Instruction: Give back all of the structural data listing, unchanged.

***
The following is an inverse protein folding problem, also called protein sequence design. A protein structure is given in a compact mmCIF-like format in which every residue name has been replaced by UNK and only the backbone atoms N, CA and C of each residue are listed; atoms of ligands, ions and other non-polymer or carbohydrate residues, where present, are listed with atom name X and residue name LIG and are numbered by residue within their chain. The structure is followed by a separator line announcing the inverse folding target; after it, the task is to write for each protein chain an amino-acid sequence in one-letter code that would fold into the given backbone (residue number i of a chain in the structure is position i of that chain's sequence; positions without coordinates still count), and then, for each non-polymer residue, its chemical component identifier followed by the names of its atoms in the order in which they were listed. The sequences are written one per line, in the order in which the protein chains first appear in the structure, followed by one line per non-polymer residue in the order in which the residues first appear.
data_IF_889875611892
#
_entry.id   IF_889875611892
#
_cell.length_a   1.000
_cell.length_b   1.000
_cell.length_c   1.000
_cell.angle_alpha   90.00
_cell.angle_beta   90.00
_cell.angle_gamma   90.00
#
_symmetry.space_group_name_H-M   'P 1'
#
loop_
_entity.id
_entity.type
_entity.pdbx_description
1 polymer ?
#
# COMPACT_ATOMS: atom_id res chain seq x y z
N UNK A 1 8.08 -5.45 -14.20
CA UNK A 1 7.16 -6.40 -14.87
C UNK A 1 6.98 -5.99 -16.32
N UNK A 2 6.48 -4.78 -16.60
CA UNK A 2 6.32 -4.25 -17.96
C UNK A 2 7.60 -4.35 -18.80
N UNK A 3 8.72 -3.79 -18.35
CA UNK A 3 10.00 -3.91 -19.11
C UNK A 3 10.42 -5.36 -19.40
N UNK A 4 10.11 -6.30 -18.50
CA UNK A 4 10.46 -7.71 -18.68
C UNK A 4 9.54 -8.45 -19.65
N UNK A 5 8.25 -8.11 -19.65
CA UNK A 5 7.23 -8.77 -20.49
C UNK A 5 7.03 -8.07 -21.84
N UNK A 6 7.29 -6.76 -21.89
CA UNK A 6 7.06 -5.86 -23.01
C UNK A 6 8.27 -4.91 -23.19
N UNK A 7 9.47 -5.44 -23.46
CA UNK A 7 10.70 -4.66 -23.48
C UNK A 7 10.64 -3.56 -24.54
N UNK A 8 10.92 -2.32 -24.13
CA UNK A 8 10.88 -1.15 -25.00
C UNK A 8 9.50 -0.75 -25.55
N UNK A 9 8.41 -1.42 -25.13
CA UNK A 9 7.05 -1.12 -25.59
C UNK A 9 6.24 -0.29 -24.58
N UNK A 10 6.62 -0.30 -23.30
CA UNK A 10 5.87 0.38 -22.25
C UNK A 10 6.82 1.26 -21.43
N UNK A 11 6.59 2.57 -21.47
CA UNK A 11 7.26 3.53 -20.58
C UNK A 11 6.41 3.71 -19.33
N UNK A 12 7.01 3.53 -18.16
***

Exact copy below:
The following is an inverse protein folding problem, also called protein sequence design. A protein structure is given in a compact mmCIF-like format in which every residue name has been replaced by UNK and only the backbone atoms N, CA and C of each residue are listed; atoms of ligands, ions and other non-polymer or carbohydrate residues, where present, are listed with atom name X and residue name LIG and are numbered by residue within their chain. The structure is followed by a separator line announcing the inverse folding target; after it, the task is to write for each protein chain an amino-acid sequence in one-letter code that would fold into the given backbone (residue number i of a chain in the structure is position i of that chain's sequence; positions without coordinates still count), and then, for each non-polymer residue, its chemical component identifier followed by the names of its atoms in the order in which they were listed. The sequences are written one per line, in the order in which the protein chains first appear in the structure, followed by one line per non-polymer residue in the order in which the residues first appear.
data_IF_889875611892
#
_entry.id   IF_889875611892
#
_cell.length_a   1.000
_cell.length_b   1.000
_cell.length_c   1.000
_cell.angle_alpha   90.00
_cell.angle_beta   90.00
_cell.angle_gamma   90.00
#
_symmetry.space_group_name_H-M   'P 1'
#
loop_
_entity.id
_entity.type
_entity.pdbx_description
1 polymer ?
#
# COMPACT_ATOMS: atom_id res chain seq x y z
N UNK A 1 8.08 -5.45 -14.20
CA UNK A 1 7.16 -6.40 -14.87
C UNK A 1 6.98 -5.99 -16.32
N UNK A 2 6.48 -4.78 -16.60
CA UNK A 2 6.32 -4.25 -17.96
C UNK A 2 7.60 -4.35 -18.80
N UNK A 3 8.72 -3.79 -18.35
CA UNK A 3 10.00 -3.91 -19.11
C UNK A 3 10.42 -5.36 -19.40
N UNK A 4 10.11 -6.30 -18.50
CA UNK A 4 10.46 -7.71 -18.68
C UNK A 4 9.54 -8.45 -19.65
N UNK A 5 8.25 -8.11 -19.65
CA UNK A 5 7.23 -8.77 -20.49
C UNK A 5 7.03 -8.07 -21.84
N UNK A 6 7.29 -6.76 -21.89
CA UNK A 6 7.06 -5.86 -23.01
C UNK A 6 8.27 -4.91 -23.19
N UNK A 7 9.47 -5.44 -23.46
CA UNK A 7 10.70 -4.66 -23.48
C UNK A 7 10.64 -3.56 -24.54
N UNK A 8 10.92 -2.32 -24.13
CA UNK A 8 10.88 -1.15 -25.00
C UNK A 8 9.50 -0.75 -25.55
N UNK A 9 8.41 -1.42 -25.13
CA UNK A 9 7.05 -1.12 -25.59
C UNK A 9 6.24 -0.29 -24.58
N UNK A 10 6.62 -0.30 -23.30
CA UNK A 10 5.87 0.38 -22.25
C UNK A 10 6.82 1.26 -21.43
N UNK A 11 6.59 2.57 -21.47
CA UNK A 11 7.26 3.53 -20.58
C UNK A 11 6.41 3.71 -19.33
N UNK A 12 7.01 3.53 -18.16